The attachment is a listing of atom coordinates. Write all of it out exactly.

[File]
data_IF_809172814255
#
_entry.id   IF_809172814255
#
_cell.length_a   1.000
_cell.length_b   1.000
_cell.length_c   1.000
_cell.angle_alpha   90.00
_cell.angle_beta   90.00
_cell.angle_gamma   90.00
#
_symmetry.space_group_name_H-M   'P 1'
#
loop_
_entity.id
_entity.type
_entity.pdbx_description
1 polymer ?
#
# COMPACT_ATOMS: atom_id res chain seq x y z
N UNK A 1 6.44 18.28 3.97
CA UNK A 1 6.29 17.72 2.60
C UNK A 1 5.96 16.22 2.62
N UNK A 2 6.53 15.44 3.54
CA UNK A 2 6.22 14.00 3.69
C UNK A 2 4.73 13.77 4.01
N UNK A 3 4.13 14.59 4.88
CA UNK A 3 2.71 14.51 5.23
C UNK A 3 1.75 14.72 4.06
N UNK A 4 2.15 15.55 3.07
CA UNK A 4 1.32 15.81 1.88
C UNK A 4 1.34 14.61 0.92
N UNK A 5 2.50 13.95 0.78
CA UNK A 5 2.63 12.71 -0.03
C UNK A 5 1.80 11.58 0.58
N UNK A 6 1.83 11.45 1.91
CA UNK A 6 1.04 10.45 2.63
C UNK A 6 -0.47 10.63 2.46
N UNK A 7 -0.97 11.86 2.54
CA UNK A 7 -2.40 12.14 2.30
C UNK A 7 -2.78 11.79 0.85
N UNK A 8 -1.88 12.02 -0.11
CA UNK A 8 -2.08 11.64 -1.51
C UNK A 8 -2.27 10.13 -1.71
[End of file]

data_IF_809172814255
#
_entry.id   IF_809172814255
#
_cell.length_a   1.000
_cell.length_b   1.000
_cell.length_c   1.000
_cell.angle_alpha   90.00
_cell.angle_beta   90.00
_cell.angle_gamma   90.00
#
_symmetry.space_group_name_H-M   'P 1'
#
loop_
_entity.id
_entity.type
_entity.pdbx_description
1 polymer ?
#
# COMPACT_ATOMS: atom_id res chain seq x y z
N UNK A 1 6.44 18.28 3.97
CA UNK A 1 6.29 17.72 2.60
C UNK A 1 5.96 16.22 2.62
N UNK A 2 6.53 15.44 3.54
CA UNK A 2 6.22 14.00 3.69
C UNK A 2 4.73 13.77 4.01
N UNK A 3 4.13 14.59 4.88
CA UNK A 3 2.71 14.51 5.23
C UNK A 3 1.75 14.72 4.06
N UNK A 4 2.15 15.55 3.07
CA UNK A 4 1.32 15.81 1.88
C UNK A 4 1.34 14.61 0.92
N UNK A 5 2.50 13.95 0.78
CA UNK A 5 2.63 12.71 -0.03
C UNK A 5 1.80 11.58 0.58
N UNK A 6 1.83 11.45 1.91
CA UNK A 6 1.04 10.45 2.63
C UNK A 6 -0.47 10.63 2.46
N UNK A 7 -0.97 11.86 2.54
CA UNK A 7 -2.40 12.14 2.30
C UNK A 7 -2.78 11.79 0.85
N UNK A 8 -1.88 12.02 -0.11
CA UNK A 8 -2.08 11.64 -1.51
C UNK A 8 -2.27 10.13 -1.71